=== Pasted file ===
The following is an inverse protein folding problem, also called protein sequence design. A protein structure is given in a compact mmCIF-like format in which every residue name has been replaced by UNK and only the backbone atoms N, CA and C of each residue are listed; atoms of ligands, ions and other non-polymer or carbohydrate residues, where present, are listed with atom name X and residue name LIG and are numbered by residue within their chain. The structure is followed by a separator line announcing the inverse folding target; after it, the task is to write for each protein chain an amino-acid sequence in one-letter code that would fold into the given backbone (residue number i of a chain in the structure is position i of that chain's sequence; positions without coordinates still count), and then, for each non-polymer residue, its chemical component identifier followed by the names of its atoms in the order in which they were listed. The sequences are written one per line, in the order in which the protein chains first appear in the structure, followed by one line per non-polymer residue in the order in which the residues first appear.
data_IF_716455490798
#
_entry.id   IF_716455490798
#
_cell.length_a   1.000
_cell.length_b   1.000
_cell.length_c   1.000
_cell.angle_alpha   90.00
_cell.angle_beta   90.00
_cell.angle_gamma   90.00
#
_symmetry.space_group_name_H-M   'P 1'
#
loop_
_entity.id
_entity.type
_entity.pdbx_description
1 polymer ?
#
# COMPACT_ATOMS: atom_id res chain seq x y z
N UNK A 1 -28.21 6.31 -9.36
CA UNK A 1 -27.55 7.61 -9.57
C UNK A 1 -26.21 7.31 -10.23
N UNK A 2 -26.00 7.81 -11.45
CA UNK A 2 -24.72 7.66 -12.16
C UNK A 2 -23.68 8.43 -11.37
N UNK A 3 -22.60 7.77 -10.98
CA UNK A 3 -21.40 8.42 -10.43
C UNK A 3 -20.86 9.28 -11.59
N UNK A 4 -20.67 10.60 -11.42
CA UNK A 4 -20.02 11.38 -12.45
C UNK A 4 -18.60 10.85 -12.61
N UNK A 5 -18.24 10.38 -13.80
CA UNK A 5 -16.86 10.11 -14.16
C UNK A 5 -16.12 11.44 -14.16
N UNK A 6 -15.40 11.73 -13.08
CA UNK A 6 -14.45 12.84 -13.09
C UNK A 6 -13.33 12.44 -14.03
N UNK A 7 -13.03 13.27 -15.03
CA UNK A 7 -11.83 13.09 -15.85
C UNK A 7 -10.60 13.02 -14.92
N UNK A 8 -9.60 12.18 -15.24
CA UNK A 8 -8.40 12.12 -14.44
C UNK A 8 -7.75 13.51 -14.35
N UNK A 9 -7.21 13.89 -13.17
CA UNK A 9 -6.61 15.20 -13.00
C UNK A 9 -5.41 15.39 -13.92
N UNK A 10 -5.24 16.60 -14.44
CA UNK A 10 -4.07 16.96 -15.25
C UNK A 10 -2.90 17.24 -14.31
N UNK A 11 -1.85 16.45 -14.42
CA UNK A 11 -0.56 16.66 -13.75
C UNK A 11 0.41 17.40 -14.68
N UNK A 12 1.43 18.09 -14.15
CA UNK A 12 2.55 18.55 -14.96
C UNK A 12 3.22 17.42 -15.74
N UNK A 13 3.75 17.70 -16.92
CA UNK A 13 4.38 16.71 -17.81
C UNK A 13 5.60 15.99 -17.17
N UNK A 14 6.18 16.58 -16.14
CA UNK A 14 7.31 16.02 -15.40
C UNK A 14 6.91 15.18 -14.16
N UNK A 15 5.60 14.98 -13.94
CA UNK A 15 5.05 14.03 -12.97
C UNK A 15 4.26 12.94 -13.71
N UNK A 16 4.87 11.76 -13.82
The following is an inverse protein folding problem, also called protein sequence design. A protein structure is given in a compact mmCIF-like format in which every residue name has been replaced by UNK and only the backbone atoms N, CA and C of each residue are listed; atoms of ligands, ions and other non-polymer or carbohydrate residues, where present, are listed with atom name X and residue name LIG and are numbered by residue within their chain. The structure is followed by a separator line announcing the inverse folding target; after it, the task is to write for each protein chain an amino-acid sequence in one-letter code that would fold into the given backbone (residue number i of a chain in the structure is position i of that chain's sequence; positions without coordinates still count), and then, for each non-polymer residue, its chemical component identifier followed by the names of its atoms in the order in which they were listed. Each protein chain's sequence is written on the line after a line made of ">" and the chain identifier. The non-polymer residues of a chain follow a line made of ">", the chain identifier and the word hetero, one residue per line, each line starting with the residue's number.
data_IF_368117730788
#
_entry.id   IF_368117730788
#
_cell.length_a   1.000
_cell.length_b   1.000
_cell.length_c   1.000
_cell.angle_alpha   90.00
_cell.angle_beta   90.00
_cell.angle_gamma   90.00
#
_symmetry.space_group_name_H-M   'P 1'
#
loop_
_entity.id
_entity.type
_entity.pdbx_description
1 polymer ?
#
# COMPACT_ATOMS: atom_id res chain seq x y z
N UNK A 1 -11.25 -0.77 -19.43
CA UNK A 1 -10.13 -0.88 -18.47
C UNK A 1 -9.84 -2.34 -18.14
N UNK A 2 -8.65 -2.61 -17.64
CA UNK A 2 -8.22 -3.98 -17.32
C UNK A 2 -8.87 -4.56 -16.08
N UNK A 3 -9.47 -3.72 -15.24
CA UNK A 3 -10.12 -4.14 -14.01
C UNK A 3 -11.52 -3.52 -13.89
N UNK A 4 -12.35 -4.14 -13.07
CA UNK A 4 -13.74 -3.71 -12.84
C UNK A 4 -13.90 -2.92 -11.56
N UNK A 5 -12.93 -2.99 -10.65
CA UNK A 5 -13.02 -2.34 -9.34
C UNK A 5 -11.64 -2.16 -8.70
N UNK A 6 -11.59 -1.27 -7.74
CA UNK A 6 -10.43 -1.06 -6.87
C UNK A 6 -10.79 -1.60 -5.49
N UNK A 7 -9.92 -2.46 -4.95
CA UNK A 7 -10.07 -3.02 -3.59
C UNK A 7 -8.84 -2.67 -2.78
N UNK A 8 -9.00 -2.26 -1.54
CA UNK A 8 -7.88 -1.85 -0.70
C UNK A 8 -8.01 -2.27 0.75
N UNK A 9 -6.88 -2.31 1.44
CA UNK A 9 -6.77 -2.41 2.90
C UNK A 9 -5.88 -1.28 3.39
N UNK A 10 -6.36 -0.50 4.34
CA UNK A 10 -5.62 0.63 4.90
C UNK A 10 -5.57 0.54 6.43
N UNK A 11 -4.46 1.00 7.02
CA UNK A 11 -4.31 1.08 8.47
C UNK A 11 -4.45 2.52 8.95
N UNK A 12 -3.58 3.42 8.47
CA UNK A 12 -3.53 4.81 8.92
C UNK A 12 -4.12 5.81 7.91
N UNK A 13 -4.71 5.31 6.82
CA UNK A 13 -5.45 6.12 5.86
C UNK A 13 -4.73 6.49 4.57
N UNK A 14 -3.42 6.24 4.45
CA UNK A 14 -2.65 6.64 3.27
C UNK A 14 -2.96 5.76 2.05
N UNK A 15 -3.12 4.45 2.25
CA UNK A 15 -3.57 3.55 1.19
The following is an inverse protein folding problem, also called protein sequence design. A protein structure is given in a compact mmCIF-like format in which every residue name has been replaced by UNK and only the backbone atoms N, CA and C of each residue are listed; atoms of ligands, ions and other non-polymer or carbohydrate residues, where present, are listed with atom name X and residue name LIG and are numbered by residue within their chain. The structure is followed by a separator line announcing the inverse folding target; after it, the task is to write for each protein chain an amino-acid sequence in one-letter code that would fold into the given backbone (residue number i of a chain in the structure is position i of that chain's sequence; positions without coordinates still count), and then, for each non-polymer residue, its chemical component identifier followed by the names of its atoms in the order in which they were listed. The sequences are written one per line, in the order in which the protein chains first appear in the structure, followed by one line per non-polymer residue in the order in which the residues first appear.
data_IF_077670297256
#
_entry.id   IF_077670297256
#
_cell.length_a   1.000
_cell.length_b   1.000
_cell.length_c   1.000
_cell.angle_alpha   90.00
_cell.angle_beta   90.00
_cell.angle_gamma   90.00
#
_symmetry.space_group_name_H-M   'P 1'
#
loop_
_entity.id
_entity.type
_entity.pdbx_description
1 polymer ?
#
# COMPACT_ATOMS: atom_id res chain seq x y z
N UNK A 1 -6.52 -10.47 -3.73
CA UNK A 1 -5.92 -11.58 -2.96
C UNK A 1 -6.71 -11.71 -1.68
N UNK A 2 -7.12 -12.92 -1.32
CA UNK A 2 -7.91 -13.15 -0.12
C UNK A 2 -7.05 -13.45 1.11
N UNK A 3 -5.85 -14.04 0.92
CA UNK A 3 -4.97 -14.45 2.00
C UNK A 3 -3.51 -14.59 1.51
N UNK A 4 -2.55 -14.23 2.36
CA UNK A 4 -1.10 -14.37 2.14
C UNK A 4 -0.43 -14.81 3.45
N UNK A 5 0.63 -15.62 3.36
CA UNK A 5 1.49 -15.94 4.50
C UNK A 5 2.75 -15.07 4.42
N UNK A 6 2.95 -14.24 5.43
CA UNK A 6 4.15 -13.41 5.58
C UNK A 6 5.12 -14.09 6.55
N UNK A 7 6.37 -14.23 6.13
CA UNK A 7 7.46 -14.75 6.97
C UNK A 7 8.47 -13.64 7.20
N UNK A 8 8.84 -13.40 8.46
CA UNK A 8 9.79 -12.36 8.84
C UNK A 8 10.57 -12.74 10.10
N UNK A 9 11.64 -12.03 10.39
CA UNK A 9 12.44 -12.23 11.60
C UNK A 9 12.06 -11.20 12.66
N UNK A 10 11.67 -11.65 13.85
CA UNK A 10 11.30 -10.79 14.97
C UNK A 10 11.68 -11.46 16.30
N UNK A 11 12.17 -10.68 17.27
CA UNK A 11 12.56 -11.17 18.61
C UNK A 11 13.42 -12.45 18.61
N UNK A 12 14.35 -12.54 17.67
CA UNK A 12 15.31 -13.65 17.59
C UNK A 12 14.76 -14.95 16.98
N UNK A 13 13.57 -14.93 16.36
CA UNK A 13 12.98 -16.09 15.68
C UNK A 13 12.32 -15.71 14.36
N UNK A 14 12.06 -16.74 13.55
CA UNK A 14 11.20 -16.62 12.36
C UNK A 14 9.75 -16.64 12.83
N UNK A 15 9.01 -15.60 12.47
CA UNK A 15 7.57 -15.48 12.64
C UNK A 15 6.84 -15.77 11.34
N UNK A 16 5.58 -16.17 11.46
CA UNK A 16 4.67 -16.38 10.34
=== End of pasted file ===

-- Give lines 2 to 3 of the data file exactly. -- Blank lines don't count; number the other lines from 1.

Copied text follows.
data_IF_716455490798
#